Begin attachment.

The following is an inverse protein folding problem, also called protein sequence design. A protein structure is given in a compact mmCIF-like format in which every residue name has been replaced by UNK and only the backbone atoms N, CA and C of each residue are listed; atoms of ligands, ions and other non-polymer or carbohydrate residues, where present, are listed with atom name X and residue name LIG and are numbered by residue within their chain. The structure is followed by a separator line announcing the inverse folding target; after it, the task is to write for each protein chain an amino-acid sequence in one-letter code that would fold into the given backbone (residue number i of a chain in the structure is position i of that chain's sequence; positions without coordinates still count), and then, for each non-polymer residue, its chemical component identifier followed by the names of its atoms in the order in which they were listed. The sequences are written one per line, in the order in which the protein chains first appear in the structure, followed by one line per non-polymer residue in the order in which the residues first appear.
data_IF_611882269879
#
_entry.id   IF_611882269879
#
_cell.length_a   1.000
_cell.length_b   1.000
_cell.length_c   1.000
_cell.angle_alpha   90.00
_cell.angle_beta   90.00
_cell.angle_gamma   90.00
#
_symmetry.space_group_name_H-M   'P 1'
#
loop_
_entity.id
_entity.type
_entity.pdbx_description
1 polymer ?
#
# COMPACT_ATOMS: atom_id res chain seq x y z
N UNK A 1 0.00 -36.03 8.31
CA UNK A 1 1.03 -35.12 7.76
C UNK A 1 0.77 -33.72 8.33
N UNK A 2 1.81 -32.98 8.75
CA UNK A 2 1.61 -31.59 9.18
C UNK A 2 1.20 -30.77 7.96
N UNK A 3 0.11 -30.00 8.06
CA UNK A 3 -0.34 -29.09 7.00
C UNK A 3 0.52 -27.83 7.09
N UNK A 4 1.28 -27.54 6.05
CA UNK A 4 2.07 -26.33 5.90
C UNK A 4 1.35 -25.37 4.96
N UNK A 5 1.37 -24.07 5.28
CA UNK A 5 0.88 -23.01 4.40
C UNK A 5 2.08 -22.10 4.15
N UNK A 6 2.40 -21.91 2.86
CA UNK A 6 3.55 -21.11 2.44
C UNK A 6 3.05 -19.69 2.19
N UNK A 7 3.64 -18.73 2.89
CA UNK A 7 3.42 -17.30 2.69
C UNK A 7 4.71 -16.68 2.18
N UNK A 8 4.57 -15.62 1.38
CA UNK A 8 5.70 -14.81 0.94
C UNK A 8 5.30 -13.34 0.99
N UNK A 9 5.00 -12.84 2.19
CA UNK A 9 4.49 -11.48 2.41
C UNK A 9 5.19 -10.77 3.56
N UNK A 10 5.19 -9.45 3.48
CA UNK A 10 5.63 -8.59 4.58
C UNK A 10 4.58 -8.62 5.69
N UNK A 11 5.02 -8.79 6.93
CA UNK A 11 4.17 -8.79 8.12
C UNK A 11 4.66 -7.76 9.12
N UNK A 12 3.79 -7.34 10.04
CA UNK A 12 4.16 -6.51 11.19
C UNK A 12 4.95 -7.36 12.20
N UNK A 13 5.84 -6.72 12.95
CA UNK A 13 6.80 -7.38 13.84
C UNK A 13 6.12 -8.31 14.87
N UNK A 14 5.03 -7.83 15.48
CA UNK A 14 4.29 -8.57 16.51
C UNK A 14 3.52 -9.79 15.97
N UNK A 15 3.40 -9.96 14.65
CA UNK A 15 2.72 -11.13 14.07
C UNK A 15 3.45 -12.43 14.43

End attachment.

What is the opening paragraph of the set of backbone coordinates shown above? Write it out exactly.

The following is an inverse protein folding problem, also called protein sequence design. A protein structure is given in a compact mmCIF-like format in which every residue name has been replaced by UNK and only the backbone atoms N, CA and C of each residue are listed; atoms of ligands, ions and other non-polymer or carbohydrate residues, where present, are listed with atom name X and residue name LIG and are numbered by residue within their chain. The structure is followed by a separator line announcing the inverse folding target; after it, the task is to write for each protein chain an amino-acid sequence in one-letter code that would fold into the given backbone (residue number i of a chain in the structure is position i of that chain's sequence; positions without coordinates still count), and then, for each non-polymer residue, its chemical component identifier followed by the names of its atoms in the order in which they were listed. The sequences are written one per line, in the order in which the protein chains first appear in the structure, followed by one line per non-polymer residue in the order in which the residues first appear.